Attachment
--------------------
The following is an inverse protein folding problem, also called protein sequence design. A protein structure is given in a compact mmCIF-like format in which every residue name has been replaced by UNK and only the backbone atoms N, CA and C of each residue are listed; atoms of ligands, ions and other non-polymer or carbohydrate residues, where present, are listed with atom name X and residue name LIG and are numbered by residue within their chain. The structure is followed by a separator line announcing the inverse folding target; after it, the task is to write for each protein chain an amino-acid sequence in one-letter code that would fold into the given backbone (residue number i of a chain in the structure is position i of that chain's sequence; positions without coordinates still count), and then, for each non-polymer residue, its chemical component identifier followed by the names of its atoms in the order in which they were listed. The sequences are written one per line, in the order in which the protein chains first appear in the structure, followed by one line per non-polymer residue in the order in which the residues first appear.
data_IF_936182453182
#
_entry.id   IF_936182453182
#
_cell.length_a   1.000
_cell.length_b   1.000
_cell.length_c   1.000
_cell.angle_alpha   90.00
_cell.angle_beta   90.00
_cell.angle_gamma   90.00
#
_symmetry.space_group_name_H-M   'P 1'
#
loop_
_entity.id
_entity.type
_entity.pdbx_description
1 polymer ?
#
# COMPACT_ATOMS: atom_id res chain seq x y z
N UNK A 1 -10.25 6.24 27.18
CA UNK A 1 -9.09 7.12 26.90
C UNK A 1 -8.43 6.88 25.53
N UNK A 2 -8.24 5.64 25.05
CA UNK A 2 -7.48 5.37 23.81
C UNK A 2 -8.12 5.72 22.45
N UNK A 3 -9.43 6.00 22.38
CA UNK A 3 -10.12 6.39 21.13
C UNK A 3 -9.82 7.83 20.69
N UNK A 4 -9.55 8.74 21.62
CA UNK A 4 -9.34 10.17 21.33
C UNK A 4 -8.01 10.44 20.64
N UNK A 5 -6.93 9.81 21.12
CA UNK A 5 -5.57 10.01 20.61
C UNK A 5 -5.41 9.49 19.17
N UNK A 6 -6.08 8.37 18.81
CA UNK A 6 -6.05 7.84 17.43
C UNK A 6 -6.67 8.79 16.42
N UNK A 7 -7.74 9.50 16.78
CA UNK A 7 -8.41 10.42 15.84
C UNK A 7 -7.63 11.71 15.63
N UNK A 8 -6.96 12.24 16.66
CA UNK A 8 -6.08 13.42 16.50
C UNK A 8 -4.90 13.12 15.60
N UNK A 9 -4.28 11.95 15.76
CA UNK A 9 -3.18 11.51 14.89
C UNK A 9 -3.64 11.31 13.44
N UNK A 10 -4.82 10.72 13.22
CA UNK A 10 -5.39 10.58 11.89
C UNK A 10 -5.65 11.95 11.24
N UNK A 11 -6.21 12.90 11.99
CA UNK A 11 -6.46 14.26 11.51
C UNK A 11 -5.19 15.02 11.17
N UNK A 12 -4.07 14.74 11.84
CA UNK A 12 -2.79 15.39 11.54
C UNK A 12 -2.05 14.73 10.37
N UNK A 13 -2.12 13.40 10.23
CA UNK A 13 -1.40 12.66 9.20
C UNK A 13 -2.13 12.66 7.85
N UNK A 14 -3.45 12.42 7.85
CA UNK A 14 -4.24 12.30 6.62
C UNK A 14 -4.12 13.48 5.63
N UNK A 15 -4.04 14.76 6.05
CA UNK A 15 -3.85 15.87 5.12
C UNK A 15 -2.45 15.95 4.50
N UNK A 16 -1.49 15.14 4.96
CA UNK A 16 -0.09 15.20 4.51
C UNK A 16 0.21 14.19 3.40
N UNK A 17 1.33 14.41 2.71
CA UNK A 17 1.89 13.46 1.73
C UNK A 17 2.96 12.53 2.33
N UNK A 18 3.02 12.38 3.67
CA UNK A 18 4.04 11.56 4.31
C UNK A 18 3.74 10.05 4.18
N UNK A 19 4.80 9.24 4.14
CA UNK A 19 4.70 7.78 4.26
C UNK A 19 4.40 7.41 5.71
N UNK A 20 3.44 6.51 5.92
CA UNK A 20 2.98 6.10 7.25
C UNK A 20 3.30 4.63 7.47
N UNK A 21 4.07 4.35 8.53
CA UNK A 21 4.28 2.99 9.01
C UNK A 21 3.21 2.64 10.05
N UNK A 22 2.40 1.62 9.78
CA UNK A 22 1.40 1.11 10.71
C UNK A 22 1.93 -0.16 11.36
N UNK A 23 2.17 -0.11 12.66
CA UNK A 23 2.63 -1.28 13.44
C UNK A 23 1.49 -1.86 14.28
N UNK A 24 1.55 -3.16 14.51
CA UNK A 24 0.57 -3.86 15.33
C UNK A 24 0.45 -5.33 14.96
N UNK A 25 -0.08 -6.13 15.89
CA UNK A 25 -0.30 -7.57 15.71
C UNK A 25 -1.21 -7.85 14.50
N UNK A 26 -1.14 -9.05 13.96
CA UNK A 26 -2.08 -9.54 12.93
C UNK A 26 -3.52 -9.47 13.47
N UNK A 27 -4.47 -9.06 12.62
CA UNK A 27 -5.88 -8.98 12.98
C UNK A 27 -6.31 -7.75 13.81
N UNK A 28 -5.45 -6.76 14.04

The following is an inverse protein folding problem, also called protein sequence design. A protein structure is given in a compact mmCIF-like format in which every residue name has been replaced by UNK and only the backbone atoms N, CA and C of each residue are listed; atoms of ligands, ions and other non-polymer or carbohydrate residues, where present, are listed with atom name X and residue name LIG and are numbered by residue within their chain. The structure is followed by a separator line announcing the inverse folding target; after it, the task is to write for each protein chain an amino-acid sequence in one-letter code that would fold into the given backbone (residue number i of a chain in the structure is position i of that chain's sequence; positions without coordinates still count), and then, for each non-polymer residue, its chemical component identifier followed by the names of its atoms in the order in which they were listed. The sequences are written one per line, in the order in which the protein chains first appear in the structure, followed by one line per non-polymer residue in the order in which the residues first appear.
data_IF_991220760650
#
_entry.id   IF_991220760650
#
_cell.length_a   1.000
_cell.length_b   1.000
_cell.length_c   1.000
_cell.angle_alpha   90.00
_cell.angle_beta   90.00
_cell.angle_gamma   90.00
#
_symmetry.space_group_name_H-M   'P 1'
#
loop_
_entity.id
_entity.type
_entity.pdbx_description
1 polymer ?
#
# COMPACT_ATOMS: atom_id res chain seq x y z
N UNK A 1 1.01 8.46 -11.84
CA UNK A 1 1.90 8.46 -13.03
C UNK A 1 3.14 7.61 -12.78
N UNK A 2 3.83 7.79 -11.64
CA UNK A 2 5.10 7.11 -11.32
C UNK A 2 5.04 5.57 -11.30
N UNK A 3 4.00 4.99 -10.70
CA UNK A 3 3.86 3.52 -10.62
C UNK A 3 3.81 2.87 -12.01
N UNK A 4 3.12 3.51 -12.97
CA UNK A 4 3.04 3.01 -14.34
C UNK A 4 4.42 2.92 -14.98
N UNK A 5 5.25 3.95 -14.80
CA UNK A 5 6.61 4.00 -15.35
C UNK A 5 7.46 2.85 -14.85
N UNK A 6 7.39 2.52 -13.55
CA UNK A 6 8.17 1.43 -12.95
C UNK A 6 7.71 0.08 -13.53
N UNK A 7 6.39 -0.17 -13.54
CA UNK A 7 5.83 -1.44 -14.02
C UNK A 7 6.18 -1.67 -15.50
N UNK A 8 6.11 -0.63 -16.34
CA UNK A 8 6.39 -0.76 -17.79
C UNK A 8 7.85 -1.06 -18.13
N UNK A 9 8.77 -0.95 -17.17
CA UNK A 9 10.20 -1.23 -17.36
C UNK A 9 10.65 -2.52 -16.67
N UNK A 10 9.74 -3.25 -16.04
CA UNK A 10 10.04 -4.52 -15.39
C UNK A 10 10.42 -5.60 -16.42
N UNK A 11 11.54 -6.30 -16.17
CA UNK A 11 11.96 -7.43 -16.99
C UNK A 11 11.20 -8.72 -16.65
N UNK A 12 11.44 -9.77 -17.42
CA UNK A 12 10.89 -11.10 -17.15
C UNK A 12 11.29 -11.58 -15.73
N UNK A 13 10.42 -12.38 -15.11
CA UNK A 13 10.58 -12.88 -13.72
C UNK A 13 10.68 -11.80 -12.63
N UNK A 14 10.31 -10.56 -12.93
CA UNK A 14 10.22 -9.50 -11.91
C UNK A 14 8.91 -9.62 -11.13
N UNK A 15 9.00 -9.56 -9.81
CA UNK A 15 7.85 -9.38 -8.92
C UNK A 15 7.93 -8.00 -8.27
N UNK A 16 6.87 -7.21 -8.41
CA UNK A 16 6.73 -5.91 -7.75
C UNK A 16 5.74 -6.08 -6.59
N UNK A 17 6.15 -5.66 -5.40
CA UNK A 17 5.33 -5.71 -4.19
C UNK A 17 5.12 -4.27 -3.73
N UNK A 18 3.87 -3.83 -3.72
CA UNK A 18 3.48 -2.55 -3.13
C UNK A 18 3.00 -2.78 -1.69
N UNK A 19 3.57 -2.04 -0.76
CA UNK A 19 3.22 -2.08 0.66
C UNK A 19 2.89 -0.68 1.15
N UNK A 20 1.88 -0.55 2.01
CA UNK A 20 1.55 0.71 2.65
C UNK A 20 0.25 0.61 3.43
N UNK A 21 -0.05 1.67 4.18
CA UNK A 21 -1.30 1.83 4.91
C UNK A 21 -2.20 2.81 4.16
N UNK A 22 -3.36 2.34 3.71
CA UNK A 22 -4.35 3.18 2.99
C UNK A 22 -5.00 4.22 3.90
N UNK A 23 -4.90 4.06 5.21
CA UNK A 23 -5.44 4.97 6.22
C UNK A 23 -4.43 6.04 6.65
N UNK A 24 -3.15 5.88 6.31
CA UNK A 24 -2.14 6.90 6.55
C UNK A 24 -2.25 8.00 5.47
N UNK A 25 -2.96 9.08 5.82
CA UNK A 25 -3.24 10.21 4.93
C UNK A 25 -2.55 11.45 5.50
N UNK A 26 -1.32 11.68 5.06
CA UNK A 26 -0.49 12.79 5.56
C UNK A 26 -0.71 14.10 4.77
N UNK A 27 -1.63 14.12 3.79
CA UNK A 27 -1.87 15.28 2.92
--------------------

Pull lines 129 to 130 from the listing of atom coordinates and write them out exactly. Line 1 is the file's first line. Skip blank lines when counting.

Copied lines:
CA UNK A 2 5.10 7.11 -11.32
C UNK A 2 5.04 5.57 -11.30